Light from the Lanthorn of Diogenes. [Among the publications to which the example of Punch has given not many have lived so long as Diogenes has already done ; and his vi energy seems rather to increase than diminish. The shilling brochure before us consists of about a hundred of the "Diogenes" illustrations ; possessing a sufficiency of comic vie to extract a smile even from those who are familiar with the finer and more artistic humours of Leech or Doyle. The designers are, wholly or chiefly, Mr. M'Connell, Mr. Newman, Mr. Watts Phillips, and a gentleman who signs with the effigy of an owL In Mr. M'Connell, as we have before had occasion to remark, there is very genuine sprightliness and talent : his series of "Mrs. Marigold and her Marrying Daughters," here republished, vies with the best things of the sort for character and cleverness at sketching ; and it is a pity that it never went on to a conclusion. Mr. Newman was one of the earlier illustrators of Punch.]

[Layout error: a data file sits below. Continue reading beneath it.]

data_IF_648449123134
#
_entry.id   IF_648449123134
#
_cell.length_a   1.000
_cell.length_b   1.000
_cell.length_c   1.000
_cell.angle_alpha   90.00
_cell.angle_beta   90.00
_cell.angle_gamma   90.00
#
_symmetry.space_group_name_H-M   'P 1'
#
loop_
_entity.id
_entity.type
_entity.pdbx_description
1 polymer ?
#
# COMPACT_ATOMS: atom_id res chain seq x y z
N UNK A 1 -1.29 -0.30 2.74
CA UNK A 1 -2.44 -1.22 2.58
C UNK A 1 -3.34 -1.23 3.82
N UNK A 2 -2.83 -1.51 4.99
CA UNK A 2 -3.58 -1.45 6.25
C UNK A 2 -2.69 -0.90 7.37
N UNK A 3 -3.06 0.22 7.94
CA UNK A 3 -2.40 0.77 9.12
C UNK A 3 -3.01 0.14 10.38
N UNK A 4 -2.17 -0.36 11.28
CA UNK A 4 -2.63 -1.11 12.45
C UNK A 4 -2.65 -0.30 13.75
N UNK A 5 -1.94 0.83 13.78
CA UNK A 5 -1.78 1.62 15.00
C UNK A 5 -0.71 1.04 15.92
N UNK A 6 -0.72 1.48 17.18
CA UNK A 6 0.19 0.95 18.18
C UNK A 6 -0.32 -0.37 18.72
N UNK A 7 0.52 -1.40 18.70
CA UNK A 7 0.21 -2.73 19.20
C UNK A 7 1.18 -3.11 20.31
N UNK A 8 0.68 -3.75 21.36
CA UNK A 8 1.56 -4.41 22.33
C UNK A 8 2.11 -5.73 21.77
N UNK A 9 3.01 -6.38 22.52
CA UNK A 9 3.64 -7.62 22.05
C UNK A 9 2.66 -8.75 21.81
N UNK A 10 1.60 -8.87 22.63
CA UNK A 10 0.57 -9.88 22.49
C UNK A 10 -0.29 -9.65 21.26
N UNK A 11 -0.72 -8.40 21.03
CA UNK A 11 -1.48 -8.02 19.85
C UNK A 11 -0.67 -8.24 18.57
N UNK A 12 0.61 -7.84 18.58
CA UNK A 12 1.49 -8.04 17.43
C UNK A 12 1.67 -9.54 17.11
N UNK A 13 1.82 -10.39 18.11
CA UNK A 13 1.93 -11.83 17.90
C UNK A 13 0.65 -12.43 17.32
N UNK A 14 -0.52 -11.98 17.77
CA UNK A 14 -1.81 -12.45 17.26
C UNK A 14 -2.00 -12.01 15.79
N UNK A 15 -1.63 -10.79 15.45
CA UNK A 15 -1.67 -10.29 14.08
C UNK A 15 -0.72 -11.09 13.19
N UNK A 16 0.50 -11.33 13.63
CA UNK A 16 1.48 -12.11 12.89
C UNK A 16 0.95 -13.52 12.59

The Medical Service of the British Army. National Humiliation a Step towards Reprinted from the British and Foreign Amendment. A Sermon preached in the Medico- Chirurgieta Review. Parish Church of St. Anne, Dublin, on March 21,1855. By William Fitzgerald, D.D., Vicar of St. Anne's, Etc. Christian Thought on Life, in a Series of Discourses. By Henry Giles, Author of " Lectures and Essays."

The Substance of Lord Lyndhurst' s Speech, delivered in the House of Lords, 20th March 1865, on the Position and Po- licy of Prussia; with the Reply of the Earl of Clarendon.